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How do you automatically split all loop links in a table with line objects? A loop being one where first and last coordinate is the same. Should be split at 50%.

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What do you mean by loop link? That is a new term for me atleast. –  Devdatta Tengshe Jun 27 '12 at 10:53
    
I suspect you'll get more responses if you post a sample of your data -- I'm still a bit confused on. –  Roy Jun 27 '12 at 11:13
    
As already said: A line object where first and last coordinate is the same. A loop. A circle. OK? Example: (1,1) - (3,2) - (3,4) - (1,1). –  Uffe Kousgaard Jun 27 '12 at 14:41
    
This is easy in AV 3.x: do you still use it? :-) –  whuber Jun 27 '12 at 21:34
    
No. I don't use it anymore. –  Uffe Kousgaard Jun 28 '12 at 6:51
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2 Answers

Here is a ModelBuilder approach that works:

This creates a new feature class with just the closed polylines, split at their midpoint. Up to you whether you can use that or need to go further to update your original feature class in-place. Note that the tools involved require an ArcInfo level license.

ModelBuilder screenshot

Here's how it works:

  1. Use Feature Vertices to Points with the BOTH_ENDS option to create a feature class with 2 points for each input line, one at each endpoint.
  2. Use Add XY Coordinates to add fields with the coordinates of the endpoints.
  3. Use Frequency with ORIG_FID, POINT_X, and POINT_Y for the frequency fields. This counts the unique occurrences of the combination of those 3 fields, which should always be 2 for the situation we're interested in.
  4. Join the Frequency table to the original line feature layer.
  5. Select those features that have a FREQUENCY of 2.
  6. Use Feature Vertices to Points again, on the original feature layer (with the closed polylines now selected), this time with the MID option to create a feature class containing points for the midpoint of each closed polyline.
  7. Use Split Line at Point to create a feature class with the selected closed polylines split at their midpoints.
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ArcView license is required (which has been rebranded now - don't remember the new name right now). –  Uffe Kousgaard Jun 28 '12 at 12:17
    
I noted that an ArcInfo license level is required. –  blah238 Jun 28 '12 at 18:34
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Aka a linear ring - the precursor of a polygon... but HOW you want to split them still requires a bit more information. You say 50% but this, in itself is still a little vague. Do you mean half the enclosed area, half the length of the linear ring or must the split fall diametrically opposite the start/end coordinate? Does the orientation of the rings matter? Are the rings simple regular shapes?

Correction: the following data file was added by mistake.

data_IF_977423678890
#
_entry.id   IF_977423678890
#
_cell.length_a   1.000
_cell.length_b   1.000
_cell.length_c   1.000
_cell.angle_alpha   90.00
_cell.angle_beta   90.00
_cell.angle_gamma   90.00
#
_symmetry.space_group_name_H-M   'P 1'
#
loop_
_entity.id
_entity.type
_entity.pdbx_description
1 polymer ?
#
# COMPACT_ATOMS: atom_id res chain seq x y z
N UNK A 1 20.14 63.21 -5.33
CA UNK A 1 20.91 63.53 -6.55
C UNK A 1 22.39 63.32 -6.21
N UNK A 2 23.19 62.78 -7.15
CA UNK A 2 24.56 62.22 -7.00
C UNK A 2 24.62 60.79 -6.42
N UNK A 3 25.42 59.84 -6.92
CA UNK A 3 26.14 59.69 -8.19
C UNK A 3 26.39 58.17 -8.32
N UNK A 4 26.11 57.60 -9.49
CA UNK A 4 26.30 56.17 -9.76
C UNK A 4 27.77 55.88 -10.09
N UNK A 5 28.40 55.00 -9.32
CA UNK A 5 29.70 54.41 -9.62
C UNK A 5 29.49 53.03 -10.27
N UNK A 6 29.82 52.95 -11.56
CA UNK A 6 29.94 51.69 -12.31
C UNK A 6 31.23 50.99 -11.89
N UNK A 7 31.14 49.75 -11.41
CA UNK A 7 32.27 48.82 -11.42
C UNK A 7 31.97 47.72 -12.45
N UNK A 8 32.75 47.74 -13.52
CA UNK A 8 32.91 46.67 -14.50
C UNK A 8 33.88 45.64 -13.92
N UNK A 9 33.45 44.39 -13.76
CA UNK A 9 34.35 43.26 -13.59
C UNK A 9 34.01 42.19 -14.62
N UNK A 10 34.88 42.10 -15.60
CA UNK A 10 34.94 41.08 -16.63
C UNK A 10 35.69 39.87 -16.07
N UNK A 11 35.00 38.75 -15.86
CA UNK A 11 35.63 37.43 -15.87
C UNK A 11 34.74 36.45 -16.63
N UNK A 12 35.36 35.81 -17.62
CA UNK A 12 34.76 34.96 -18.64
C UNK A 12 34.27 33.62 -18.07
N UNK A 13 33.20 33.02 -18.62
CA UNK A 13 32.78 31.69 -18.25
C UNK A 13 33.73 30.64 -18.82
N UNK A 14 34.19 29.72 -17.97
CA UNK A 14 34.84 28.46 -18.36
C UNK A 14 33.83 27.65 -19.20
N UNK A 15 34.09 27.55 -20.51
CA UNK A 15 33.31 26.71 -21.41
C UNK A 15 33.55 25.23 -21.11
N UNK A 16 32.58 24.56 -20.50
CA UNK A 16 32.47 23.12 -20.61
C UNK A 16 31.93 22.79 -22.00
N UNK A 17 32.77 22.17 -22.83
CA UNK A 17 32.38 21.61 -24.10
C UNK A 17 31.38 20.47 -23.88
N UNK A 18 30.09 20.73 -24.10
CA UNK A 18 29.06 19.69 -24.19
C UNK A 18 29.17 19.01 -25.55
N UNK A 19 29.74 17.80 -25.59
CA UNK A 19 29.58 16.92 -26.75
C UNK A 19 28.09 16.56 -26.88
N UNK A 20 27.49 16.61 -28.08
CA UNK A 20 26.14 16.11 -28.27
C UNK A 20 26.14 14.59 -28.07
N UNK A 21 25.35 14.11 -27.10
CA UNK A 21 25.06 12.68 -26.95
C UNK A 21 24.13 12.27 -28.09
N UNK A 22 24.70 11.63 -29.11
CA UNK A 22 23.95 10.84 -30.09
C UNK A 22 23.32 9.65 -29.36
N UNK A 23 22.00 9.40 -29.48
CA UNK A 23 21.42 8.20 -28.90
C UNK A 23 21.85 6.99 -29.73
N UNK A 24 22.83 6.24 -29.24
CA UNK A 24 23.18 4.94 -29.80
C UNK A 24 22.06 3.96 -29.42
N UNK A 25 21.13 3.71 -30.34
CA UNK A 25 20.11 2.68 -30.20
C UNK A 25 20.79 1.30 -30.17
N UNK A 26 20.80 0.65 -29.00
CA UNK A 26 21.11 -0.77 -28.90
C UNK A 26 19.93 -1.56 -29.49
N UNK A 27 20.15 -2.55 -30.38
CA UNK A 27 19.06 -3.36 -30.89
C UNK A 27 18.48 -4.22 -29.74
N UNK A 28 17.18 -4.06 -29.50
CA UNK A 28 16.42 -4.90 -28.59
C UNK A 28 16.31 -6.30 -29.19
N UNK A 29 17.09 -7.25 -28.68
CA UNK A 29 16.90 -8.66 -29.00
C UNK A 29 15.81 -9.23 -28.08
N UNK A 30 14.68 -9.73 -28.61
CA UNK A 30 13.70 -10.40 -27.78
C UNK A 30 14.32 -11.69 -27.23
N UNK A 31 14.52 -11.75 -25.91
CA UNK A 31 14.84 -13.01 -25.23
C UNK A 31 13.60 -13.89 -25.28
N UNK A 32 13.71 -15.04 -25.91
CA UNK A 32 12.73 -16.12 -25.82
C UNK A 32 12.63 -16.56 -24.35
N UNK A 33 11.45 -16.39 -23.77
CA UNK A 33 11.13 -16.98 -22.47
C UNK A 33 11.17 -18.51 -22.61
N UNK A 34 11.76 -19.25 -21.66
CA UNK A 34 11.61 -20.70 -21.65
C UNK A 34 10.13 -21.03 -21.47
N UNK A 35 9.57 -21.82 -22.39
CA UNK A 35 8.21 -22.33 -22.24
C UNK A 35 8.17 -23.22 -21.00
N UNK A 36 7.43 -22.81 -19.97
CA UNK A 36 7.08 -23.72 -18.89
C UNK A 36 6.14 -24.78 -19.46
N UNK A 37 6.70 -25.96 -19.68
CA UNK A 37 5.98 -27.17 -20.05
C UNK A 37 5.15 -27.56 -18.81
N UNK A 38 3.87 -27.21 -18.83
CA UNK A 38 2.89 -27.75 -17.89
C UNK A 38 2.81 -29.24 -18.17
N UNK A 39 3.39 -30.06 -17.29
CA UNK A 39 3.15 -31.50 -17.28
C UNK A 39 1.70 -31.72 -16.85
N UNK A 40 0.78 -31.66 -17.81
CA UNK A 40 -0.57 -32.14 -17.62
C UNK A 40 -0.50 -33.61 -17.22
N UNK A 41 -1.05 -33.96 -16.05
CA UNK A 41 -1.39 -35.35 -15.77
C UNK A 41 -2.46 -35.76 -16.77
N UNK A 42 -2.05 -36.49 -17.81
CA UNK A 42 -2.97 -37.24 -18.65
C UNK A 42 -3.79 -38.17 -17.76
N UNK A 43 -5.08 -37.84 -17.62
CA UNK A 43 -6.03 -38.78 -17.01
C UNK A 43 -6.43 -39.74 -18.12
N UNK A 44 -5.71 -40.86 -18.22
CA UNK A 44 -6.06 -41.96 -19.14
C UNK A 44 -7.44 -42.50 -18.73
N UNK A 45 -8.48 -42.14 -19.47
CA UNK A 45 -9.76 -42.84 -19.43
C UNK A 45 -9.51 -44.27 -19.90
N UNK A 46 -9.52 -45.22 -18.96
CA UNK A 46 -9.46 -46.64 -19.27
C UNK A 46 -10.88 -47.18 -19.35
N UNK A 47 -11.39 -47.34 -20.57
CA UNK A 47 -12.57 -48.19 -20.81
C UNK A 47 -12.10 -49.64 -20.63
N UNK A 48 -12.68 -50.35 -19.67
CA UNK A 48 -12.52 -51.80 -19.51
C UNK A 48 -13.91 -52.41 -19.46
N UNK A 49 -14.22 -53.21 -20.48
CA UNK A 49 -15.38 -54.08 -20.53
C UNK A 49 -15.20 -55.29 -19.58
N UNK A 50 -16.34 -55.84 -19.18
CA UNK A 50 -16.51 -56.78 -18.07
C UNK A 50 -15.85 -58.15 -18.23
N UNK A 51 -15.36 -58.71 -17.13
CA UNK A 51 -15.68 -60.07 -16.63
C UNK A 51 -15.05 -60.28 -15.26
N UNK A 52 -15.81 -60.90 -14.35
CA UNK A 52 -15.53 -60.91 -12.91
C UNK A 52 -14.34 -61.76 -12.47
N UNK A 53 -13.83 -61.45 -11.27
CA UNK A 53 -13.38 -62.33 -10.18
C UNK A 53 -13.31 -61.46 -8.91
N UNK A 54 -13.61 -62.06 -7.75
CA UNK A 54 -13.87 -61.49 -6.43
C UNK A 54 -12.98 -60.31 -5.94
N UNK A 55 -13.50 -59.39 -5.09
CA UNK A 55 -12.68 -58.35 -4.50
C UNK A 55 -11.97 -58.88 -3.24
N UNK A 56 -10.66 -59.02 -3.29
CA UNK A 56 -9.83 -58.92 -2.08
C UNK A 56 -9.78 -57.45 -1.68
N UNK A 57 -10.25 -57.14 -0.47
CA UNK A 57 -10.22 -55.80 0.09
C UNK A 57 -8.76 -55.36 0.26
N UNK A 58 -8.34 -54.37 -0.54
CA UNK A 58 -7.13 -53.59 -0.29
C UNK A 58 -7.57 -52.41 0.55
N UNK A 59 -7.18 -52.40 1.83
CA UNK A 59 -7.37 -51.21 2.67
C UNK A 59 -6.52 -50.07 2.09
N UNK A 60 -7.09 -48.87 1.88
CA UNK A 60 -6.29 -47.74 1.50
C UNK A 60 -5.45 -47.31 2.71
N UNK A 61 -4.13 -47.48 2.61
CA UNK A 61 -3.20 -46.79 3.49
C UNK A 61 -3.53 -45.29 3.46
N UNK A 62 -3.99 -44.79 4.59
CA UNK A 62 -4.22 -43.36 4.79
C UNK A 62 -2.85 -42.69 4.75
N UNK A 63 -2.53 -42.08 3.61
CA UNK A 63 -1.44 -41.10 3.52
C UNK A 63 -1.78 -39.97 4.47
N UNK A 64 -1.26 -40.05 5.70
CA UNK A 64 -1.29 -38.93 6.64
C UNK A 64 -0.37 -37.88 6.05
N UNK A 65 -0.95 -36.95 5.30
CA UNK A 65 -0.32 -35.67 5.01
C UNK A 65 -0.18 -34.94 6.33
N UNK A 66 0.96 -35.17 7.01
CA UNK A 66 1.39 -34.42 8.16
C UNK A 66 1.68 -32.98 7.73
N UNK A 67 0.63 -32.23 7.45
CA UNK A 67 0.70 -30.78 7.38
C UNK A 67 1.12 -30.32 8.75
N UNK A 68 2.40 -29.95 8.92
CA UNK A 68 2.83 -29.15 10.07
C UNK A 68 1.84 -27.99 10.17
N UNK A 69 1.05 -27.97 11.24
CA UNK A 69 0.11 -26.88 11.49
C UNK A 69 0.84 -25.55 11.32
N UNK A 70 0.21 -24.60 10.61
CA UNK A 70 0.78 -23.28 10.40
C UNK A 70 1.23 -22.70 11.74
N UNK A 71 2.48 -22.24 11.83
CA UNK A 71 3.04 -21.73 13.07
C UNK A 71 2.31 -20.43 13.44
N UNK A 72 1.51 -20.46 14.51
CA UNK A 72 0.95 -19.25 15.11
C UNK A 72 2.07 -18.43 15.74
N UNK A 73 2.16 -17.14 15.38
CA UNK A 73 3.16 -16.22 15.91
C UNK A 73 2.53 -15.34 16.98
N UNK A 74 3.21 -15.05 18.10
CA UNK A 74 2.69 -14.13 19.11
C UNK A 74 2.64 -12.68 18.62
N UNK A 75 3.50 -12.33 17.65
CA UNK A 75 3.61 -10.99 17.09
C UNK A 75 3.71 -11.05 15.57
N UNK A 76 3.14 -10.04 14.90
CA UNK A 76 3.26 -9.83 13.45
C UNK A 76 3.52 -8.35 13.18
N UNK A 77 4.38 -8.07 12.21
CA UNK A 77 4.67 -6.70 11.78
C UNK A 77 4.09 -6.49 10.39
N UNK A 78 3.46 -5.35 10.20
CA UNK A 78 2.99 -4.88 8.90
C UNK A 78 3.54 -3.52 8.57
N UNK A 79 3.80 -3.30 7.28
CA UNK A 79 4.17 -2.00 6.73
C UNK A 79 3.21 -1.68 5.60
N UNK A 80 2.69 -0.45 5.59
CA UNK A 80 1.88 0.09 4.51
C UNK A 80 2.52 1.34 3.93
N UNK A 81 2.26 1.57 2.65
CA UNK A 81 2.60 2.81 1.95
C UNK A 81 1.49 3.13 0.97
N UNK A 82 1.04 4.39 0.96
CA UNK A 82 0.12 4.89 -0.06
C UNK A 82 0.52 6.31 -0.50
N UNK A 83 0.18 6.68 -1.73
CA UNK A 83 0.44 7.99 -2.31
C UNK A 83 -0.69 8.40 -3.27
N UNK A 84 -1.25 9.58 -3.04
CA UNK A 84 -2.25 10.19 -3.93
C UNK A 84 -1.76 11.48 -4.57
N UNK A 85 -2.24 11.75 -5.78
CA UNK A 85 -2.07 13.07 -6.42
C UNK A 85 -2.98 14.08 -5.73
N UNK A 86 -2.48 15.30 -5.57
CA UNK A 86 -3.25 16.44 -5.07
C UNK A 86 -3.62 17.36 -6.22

Anyway, I will take a stab at this and assume that, by 50%, you simply mean half the length of the ring. If you don't need to make this a btach process, ESRI has a tool for this and an explaination here: http://help.arcgis.com/en/arcgisdesktop/10.0/help/index.html#/into_an_equal_number_of_parts/001t000003vz000000/. In your case the number of parts should be set to 2, obviously.

Alternatively, a more complex approach, but one that lends itself to automation would be to use linear referencing: Make your data M-aware, iterate over the lines, get each line's length and set an M-value at the mid point, Finally split the lines based on their M-Values.

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Yes, 50% of the length was the target (how can you even think of areas for polylines??), but your solution is for a single object at a time and I have a whole table where not all are rings. Testing is needed before the change is applied. –  Uffe Kousgaard Jun 27 '12 at 21:31
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Your polylines define closed areas. You were very specific on that point, so one must presume that the fact they are rings is of special importance to you and that led me to wonder whether the area enclosed by the line might therefore also be of importance. –  MappaGnosis Jun 28 '12 at 8:41
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